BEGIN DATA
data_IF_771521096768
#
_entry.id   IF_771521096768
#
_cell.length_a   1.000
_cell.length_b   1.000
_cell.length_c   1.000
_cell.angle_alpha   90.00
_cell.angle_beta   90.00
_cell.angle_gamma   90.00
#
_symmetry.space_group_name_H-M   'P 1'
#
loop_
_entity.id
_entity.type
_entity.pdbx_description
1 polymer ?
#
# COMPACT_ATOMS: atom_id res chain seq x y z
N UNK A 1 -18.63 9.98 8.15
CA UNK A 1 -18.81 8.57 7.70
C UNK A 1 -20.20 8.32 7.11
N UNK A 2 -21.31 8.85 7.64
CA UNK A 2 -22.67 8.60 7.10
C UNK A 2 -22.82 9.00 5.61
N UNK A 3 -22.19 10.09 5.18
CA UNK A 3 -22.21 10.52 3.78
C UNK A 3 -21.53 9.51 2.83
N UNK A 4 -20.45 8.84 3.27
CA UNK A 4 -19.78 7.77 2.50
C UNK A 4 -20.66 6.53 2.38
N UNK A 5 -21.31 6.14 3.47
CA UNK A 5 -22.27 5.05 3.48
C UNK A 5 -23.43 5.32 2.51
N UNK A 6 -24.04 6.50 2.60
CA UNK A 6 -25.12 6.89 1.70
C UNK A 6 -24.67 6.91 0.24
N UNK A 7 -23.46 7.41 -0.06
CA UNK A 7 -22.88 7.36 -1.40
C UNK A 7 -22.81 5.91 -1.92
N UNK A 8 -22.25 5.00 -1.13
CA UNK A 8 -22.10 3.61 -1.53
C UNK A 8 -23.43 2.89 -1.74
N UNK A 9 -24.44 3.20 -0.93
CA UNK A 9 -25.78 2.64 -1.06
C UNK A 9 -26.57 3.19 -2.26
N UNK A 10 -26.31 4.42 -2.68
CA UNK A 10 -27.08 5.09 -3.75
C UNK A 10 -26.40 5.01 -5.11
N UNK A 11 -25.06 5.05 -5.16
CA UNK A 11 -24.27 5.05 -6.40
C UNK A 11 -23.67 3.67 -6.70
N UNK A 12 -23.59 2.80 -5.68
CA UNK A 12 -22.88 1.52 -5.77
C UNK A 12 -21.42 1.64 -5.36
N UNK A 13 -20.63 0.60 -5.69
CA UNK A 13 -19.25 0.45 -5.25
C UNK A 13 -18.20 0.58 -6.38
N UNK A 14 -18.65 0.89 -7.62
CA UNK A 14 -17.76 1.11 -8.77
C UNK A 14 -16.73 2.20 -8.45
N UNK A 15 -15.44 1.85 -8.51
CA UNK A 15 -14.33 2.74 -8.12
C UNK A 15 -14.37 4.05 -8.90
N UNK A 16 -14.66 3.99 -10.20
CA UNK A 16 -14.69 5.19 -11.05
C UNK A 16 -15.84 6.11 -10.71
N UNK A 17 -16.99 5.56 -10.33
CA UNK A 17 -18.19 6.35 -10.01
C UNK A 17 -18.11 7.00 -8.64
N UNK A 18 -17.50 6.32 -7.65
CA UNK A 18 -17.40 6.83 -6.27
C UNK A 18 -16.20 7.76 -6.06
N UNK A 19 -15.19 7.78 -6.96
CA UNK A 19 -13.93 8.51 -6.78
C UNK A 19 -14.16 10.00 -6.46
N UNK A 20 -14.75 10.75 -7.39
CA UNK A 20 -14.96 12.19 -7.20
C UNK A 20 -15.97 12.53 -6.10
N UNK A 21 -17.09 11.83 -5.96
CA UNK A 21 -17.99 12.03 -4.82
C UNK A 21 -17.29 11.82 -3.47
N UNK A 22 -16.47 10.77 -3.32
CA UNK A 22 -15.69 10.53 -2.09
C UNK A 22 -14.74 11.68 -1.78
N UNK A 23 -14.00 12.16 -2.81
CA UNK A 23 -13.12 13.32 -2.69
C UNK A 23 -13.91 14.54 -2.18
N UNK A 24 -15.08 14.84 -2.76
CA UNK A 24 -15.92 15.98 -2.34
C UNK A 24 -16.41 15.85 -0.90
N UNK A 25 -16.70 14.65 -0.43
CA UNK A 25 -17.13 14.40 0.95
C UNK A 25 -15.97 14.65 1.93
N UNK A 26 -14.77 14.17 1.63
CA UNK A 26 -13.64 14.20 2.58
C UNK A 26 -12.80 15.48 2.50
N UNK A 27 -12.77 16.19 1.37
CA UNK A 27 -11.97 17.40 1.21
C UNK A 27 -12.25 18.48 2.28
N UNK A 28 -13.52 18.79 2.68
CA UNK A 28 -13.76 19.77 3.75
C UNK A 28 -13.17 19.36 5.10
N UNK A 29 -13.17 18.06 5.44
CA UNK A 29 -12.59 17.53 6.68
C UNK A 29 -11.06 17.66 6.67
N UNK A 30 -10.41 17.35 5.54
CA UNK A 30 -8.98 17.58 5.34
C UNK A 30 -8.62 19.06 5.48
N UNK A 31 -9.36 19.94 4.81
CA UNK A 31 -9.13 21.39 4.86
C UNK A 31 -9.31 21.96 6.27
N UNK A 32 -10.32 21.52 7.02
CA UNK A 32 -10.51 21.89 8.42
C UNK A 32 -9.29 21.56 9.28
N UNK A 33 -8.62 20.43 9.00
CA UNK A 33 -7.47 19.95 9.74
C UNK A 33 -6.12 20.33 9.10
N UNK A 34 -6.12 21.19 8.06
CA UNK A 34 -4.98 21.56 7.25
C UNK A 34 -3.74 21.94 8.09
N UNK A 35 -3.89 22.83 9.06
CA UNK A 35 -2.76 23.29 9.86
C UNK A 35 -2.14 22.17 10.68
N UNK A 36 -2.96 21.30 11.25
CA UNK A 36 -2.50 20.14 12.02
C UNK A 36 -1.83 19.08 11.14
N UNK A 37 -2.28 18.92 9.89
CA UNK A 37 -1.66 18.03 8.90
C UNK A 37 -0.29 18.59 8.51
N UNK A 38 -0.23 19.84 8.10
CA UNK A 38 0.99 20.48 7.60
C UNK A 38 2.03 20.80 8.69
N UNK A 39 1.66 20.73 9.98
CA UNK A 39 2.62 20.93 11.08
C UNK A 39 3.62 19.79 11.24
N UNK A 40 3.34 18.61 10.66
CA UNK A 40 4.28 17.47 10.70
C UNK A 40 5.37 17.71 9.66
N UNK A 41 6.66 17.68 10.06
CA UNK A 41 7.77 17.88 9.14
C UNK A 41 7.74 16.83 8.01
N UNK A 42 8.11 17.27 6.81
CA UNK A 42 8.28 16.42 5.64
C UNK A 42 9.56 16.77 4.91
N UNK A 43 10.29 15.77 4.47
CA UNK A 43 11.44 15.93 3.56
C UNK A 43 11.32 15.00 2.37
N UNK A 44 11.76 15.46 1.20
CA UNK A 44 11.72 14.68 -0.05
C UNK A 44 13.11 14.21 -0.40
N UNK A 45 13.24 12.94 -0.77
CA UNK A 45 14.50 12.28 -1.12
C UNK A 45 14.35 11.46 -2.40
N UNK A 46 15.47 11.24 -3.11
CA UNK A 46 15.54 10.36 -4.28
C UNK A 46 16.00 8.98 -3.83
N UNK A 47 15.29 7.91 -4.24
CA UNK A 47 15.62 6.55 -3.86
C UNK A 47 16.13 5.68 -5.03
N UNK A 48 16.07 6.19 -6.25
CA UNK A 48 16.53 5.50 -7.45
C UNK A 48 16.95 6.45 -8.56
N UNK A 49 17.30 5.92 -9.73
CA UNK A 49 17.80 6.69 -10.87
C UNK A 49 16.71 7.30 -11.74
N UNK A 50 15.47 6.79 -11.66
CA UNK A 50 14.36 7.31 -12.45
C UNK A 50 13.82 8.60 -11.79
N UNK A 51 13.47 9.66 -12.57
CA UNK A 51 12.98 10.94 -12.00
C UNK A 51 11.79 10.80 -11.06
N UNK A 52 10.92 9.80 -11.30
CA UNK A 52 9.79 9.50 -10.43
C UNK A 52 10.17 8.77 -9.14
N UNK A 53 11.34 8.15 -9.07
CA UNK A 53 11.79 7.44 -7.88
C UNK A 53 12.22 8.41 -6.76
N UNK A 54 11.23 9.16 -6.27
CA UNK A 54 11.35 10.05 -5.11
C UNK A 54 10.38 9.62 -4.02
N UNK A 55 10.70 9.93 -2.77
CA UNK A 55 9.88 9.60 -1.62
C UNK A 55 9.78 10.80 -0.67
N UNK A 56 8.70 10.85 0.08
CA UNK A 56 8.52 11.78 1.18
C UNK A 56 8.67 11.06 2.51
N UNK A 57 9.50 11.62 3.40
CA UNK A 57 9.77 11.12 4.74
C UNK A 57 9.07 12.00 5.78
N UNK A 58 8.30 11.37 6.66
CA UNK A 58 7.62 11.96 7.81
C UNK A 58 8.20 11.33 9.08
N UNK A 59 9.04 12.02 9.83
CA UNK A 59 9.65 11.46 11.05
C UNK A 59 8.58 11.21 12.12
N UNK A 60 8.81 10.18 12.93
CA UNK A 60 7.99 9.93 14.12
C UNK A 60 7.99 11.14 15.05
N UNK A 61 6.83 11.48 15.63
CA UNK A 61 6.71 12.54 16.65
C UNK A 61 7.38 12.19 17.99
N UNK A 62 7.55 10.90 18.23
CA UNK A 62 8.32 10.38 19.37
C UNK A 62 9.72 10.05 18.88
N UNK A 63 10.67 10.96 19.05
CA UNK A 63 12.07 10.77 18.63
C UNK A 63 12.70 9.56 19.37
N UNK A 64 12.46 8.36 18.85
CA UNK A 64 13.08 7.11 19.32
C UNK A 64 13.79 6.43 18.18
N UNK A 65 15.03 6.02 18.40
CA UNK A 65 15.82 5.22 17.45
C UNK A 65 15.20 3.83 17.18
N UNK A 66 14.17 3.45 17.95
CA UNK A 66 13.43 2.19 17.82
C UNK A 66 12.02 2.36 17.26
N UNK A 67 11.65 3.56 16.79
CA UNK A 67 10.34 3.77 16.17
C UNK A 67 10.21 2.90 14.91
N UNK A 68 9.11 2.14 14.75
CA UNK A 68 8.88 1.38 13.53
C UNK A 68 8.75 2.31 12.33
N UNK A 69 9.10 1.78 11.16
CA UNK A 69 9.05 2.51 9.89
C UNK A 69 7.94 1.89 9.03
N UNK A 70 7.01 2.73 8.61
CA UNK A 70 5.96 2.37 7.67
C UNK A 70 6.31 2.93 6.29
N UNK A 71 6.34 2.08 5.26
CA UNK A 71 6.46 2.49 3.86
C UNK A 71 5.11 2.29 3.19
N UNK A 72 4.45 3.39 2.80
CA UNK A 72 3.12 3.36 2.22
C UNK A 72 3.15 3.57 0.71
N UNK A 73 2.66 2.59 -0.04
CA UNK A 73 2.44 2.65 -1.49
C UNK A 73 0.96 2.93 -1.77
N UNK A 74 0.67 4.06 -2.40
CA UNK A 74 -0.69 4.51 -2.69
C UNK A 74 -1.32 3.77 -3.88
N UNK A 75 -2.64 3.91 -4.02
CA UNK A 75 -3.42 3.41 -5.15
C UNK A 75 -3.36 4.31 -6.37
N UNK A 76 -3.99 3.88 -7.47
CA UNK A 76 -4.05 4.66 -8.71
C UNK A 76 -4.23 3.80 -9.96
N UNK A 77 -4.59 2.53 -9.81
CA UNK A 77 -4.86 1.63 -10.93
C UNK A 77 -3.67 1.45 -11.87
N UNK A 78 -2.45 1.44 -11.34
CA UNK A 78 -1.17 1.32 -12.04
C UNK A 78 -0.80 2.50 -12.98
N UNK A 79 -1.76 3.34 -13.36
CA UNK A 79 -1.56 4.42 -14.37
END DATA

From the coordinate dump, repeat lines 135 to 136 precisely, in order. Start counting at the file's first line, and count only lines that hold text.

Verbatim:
N UNK A 39 1.66 20.73 9.98
CA UNK A 39 2.62 20.93 11.08